For Petryk, watching herself grow and learn from the upperclassmen made a large difference in her demeanor, which positively impacted the team throughout their competition season. She was able to rely on her teammates to guide her throughout trials and has learned what Mock should look like for another successful year next year.
“Being a freshman on the state team was bewildering. I hardly knew what I was doing at my first trial, but it’s been a great learning experience. The seniors on the team have so much experience and know so much, and they’ve been kind enough to share that knowledge with me. I’ve grown a lot,” Petryk said. “At the beginning of the season, I was always nervous before trials. Nervous about forgetting my directs, stumbling over entering exhibits into evidence, blanking during objections. Seeing my teammates perform their parts without fear helped me overcome my nervousness and build my self-confidence.”
Sophomore Taral Talati has been a member of Mock Trial since her freshman year and was awarded best witness at State. Talati, who will undoubtedly be a leader next year, has already started to plan what next year should look like and how to achieve more wins.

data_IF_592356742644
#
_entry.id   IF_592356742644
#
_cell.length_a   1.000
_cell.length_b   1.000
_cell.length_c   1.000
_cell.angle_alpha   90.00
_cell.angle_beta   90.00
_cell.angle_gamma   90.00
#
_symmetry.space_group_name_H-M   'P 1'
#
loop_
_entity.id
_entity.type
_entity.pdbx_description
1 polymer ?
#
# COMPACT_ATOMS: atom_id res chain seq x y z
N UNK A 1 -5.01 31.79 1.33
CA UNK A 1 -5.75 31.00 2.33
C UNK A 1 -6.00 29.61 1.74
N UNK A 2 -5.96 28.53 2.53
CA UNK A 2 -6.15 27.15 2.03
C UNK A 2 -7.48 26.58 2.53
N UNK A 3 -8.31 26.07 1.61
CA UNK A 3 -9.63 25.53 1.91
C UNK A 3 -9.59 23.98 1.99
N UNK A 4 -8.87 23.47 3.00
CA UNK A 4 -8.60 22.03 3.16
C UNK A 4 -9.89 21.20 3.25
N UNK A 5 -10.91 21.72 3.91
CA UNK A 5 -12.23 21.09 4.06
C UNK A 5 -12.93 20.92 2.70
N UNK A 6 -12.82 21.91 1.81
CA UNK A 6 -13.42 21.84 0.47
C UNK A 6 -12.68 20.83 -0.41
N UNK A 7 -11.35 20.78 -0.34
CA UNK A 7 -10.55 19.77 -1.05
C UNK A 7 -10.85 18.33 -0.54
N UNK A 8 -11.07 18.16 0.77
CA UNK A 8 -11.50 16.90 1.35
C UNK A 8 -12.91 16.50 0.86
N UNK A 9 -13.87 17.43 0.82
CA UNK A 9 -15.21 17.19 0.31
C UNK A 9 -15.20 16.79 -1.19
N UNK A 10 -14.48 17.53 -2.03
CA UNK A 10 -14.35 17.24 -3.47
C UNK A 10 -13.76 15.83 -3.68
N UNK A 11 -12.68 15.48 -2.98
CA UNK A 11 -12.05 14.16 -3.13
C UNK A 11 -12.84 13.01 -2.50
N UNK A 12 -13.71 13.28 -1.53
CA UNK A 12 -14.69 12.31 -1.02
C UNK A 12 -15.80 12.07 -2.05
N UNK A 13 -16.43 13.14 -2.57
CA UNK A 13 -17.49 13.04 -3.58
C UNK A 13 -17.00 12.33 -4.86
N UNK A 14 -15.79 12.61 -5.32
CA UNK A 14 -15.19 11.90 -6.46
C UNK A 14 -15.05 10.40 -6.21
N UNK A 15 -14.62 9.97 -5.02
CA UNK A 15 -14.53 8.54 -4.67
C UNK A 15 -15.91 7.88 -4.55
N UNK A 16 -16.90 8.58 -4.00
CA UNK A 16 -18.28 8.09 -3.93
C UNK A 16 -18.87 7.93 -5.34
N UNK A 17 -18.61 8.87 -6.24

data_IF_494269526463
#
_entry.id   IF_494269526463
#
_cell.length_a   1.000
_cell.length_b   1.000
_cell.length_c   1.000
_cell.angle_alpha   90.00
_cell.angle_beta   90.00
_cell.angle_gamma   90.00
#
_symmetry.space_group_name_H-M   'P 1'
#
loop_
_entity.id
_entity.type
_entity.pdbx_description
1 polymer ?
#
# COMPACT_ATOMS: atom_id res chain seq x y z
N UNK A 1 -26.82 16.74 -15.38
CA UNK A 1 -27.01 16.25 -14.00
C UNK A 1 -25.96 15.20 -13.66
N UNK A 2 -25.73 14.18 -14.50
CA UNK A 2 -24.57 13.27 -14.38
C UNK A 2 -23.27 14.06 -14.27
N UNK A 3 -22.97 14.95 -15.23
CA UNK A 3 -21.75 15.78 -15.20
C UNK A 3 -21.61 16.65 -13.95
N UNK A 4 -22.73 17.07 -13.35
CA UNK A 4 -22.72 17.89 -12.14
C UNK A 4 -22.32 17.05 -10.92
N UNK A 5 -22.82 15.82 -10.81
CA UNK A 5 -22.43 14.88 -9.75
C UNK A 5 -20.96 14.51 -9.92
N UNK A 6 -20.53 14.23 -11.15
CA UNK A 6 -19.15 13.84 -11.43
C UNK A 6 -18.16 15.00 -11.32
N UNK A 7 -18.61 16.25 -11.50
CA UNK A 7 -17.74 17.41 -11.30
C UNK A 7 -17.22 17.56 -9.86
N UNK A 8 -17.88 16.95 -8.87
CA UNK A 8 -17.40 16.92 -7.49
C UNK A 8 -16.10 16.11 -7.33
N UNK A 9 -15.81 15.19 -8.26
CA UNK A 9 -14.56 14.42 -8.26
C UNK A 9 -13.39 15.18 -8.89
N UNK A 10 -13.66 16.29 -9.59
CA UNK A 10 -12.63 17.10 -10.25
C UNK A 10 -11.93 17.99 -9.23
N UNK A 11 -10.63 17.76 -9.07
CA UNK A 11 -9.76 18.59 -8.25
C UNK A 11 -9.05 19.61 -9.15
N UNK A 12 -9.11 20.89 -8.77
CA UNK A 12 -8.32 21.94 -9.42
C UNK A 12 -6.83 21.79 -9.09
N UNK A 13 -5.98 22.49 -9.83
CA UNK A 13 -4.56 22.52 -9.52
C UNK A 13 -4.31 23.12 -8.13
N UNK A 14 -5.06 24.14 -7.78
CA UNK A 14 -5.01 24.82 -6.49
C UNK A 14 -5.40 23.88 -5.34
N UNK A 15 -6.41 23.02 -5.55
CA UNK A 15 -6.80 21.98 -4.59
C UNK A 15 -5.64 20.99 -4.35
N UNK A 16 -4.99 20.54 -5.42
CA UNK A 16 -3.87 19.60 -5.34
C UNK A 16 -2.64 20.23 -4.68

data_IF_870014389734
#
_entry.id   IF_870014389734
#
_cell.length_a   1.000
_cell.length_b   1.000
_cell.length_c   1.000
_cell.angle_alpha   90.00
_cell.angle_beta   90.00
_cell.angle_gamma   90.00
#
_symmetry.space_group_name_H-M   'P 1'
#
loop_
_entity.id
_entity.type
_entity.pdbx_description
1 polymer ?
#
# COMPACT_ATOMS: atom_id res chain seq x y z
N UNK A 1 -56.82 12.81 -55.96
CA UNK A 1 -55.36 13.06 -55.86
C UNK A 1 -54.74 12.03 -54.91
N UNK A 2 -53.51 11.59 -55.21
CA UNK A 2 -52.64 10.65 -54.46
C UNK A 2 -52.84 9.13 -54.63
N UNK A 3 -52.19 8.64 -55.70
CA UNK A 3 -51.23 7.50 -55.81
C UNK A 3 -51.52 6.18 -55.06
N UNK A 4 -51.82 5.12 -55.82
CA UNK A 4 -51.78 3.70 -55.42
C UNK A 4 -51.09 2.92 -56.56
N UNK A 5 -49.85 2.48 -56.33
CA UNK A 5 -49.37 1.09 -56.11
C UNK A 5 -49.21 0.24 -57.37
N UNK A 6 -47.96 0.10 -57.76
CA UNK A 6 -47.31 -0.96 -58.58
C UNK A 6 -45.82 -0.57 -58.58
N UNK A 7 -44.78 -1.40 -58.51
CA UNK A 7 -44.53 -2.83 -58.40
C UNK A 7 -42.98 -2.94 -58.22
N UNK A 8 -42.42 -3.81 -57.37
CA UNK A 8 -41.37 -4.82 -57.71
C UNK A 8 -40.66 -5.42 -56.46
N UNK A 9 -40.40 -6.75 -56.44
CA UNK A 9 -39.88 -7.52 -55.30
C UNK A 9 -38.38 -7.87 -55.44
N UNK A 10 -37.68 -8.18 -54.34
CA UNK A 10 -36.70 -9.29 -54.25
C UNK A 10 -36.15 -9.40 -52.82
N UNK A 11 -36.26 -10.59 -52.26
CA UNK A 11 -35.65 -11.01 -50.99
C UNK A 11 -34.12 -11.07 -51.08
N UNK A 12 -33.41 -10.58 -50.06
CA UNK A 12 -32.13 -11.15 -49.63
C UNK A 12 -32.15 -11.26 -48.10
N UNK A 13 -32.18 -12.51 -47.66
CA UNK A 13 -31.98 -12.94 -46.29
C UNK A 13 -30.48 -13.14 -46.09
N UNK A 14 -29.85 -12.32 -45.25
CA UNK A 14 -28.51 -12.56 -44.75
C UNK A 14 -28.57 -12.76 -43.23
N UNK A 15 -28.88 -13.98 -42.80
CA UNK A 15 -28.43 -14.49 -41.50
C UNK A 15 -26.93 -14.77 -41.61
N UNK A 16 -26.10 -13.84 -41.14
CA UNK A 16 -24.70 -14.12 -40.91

“Hearing them say Niles West while announcing the top eight was a wonderful feeling. In the two years that I have been on the team, I have to say that moment was the most special. Our hard work paid off. For next year, we are going to start off the season by participating in a competition right off the bat. This will give us opportunities to improve ourselves for State,” Talati said.
Petryk has a few ideas for building on top the accomplishments that the team achieved this year. She plans on being more vocal towards incoming freshmen and helping them discover Mock and experience what she was able to this year. Of course, that also involves the numerous jokes and pranks the teams pulls on Stanford.